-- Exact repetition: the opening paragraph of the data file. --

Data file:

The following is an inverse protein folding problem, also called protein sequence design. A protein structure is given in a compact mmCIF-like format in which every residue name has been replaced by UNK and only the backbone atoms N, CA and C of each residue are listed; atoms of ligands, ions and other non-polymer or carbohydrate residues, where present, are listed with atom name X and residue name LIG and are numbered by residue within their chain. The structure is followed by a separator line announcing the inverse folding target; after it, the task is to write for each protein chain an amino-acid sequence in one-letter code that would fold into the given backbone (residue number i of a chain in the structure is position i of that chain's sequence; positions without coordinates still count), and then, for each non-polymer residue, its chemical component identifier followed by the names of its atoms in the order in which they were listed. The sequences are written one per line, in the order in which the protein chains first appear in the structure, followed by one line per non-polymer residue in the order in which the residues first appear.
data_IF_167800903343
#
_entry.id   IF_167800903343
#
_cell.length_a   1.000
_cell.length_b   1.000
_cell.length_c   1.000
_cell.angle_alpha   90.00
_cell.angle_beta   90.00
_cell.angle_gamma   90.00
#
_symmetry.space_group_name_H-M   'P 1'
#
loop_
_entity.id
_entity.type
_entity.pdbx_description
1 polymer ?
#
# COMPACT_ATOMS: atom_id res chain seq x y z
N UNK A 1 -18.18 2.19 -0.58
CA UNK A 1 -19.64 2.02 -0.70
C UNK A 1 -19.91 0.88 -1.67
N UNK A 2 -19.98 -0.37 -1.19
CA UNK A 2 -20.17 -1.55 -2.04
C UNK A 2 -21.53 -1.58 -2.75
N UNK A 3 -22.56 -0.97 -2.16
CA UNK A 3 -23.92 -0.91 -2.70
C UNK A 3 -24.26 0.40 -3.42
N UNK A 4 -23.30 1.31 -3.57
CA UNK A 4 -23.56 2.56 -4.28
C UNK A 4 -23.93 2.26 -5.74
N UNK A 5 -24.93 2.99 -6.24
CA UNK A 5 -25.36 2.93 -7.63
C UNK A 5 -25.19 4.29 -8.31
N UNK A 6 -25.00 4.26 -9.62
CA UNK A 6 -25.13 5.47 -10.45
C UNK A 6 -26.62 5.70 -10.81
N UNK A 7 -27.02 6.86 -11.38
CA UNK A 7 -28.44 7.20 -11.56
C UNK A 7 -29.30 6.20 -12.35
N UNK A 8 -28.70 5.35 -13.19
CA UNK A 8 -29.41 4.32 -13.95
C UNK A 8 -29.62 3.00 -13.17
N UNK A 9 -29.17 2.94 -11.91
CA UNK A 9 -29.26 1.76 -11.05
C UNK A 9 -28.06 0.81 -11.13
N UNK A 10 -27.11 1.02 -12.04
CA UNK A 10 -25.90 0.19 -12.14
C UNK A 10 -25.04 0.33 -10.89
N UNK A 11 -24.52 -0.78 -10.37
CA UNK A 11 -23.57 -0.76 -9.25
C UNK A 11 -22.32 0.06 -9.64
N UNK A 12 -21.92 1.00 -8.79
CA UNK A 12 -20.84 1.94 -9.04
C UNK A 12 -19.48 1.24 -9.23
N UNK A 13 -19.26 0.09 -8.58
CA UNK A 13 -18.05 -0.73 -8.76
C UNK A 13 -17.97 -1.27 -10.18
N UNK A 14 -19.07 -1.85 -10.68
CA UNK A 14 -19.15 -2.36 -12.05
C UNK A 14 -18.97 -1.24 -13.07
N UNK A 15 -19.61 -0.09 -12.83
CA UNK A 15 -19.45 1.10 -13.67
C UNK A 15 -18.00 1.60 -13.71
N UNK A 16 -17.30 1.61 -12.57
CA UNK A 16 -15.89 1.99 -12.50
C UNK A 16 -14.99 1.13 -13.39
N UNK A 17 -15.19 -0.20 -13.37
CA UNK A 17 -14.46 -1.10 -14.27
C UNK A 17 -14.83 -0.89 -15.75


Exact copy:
The following is an inverse protein folding problem, also called protein sequence design. A protein structure is given in a compact mmCIF-like format in which every residue name has been replaced by UNK and only the backbone atoms N, CA and C of each residue are listed; atoms of ligands, ions and other non-polymer or carbohydrate residues, where present, are listed with atom name X and residue name LIG and are numbered by residue within their chain. The structure is followed by a separator line announcing the inverse folding target; after it, the task is to write for each protein chain an amino-acid sequence in one-letter code that would fold into the given backbone (residue number i of a chain in the structure is position i of that chain's sequence; positions without coordinates still count), and then, for each non-polymer residue, its chemical component identifier followed by the names of its atoms in the order in which they were listed. The sequences are written one per line, in the order in which the protein chains first appear in the structure, followed by one line per non-polymer residue in the order in which the residues first appear.